There was no mistaking it was a police car; the day-glo graphics down the flanks made that perfectly clear, but as I was just tootling through the village at a precise 30mph I thought nothing of it.
But as I drove past, the Astra sprinted away and laser-locked onto my tail-lights. Then the inevitable happened: the blue flashers went on. For the first time in years I’d been pulled, but for what? For using foglights at a time when there was no reduced visibility. As I explained last month, the Clio’s dipped beam had gone AWOL, but with the local dealer fully booked for a couple of weeks I was getting by with a combination of sidelights and foglights instead. PC Plod wasn’t impressed.
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Having had my collar felt, I thought it would be prudent to get Renault to take a look at the car immediately rather than wait another week for the dealer slot and risk getting the three points that had been hinted at.
While it was in at Renault they took the liberty of replacing the front tyres (which would have cost around £250) and doing a standard service (dealer cost £235 – ouch!). This was all very kind, but it does make reporting on the Renault dealership experience a little tricky…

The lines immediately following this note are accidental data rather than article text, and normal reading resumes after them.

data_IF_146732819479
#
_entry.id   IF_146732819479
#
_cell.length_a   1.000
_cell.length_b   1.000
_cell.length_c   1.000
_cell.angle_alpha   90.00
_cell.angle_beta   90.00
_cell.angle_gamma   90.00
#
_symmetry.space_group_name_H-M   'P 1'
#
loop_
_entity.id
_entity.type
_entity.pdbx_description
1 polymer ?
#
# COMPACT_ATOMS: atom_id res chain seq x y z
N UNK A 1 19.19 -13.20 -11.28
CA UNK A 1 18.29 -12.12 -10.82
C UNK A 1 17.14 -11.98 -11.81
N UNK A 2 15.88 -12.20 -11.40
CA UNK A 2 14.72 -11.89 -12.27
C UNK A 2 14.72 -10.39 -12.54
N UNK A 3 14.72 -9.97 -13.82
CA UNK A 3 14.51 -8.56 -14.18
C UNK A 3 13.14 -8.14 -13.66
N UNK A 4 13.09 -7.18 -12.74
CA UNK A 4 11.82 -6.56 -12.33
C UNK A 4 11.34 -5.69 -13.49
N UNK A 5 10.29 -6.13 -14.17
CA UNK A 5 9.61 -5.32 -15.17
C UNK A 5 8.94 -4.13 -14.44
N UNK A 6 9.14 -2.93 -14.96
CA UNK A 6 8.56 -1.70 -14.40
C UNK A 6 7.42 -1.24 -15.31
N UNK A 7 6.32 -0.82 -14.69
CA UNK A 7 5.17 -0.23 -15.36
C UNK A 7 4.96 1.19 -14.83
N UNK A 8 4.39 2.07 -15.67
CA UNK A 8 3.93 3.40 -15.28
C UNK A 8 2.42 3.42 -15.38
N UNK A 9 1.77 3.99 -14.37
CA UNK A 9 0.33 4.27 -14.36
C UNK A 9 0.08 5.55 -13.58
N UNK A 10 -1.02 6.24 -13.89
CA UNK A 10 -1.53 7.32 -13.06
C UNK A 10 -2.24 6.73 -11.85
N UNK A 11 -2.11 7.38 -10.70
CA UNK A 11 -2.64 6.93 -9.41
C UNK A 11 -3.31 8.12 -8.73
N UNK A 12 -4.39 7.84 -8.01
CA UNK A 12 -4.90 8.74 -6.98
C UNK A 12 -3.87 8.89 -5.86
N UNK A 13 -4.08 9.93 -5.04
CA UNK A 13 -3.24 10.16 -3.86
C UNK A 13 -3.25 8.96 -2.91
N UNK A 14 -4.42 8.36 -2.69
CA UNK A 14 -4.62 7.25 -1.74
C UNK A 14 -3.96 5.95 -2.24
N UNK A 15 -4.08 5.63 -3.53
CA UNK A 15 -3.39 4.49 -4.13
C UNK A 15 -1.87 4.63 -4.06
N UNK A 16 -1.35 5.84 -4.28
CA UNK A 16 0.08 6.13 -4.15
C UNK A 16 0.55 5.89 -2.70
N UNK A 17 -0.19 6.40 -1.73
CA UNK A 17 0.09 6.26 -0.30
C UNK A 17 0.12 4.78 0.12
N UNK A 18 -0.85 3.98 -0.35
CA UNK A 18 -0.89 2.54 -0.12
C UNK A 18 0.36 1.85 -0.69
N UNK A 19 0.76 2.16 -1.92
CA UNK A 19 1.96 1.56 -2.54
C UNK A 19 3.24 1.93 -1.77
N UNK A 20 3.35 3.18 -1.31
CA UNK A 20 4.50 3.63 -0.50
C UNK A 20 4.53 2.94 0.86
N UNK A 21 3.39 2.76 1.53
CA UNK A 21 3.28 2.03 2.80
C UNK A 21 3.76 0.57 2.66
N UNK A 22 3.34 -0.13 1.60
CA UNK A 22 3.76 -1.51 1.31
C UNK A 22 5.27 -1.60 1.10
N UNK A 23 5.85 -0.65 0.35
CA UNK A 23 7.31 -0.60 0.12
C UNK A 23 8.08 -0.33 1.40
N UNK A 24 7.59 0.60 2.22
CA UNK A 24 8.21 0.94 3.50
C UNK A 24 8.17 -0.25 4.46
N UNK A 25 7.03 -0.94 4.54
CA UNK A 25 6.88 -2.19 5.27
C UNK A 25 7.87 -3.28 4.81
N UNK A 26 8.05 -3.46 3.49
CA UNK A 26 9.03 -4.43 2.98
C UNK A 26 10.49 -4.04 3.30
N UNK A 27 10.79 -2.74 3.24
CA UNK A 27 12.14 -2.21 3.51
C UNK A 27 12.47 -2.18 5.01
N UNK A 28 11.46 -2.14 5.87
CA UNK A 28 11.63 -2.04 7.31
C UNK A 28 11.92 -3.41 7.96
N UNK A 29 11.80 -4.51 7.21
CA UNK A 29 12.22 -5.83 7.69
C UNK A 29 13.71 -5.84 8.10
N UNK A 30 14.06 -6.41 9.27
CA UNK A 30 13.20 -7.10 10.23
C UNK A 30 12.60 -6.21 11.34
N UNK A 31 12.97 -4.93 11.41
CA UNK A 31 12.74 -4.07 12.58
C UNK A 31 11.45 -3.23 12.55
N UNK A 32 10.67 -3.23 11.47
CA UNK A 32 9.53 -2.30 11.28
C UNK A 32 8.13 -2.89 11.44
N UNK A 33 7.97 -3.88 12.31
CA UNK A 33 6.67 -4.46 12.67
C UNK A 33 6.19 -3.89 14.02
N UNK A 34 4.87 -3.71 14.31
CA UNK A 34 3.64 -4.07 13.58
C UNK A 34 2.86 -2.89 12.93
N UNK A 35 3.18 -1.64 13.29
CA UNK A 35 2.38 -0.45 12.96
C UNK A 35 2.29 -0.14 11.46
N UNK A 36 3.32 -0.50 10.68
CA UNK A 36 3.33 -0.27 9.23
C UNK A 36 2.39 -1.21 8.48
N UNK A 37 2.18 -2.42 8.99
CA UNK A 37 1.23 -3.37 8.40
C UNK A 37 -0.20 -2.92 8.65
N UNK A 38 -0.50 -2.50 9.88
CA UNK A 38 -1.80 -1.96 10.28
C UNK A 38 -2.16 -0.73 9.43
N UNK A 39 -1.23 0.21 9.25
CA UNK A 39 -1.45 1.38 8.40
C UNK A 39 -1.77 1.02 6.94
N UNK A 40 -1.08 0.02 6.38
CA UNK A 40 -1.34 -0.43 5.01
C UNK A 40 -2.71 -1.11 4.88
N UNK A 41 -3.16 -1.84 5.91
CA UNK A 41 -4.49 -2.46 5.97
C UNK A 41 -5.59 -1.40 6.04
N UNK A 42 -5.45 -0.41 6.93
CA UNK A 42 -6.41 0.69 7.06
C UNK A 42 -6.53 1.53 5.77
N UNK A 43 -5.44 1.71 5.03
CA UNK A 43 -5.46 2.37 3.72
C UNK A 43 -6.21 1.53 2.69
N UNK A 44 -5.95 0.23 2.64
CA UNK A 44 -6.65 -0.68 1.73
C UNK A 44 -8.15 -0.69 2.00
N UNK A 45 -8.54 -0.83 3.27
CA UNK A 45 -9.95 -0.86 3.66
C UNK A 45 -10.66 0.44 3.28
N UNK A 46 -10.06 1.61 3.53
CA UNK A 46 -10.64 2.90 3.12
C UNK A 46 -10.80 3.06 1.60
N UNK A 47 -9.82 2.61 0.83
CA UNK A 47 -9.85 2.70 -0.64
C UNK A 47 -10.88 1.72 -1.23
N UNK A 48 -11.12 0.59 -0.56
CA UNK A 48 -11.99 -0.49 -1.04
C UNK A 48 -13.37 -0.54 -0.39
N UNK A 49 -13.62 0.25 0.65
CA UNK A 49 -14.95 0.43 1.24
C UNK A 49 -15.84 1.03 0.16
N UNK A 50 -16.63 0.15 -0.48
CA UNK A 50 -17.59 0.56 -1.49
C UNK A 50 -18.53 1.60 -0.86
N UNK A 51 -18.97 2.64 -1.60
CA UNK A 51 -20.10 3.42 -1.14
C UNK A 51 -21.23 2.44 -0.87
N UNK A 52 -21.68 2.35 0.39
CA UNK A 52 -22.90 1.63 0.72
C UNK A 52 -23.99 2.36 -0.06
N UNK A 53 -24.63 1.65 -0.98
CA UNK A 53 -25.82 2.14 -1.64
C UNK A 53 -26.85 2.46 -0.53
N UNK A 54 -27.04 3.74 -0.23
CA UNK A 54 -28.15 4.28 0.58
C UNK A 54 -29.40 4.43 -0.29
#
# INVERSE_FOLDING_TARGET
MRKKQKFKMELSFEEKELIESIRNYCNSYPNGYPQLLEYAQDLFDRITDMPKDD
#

Suitably refreshed, the 197 then disappeared off to France for last month’s Corsa VXR group test, hence the high mileage this month. While the Clio entertained, the verdict eventually favoured the Cooper S. Other manufacturers have overcome the extra bulk that all today’s hot hatches seem to suffer from by fitting them with some sort of forced induction; high-revving engines are so yesterday it seems, and the poor Clio lost out in terms of real-world performance to the effortlessly more muscular turbo hatch champs we’d taken along to the test.
The only ace the Clio still seems to hold is its beautifully developed chassis. In fact the more we drive its rivals, the better the Clio 197’s chassis seems to get.
|Date acquired||November 2006|
|Costs this month||See text|
|Mileage this month||3314|
|MPG this month||25.5mpg|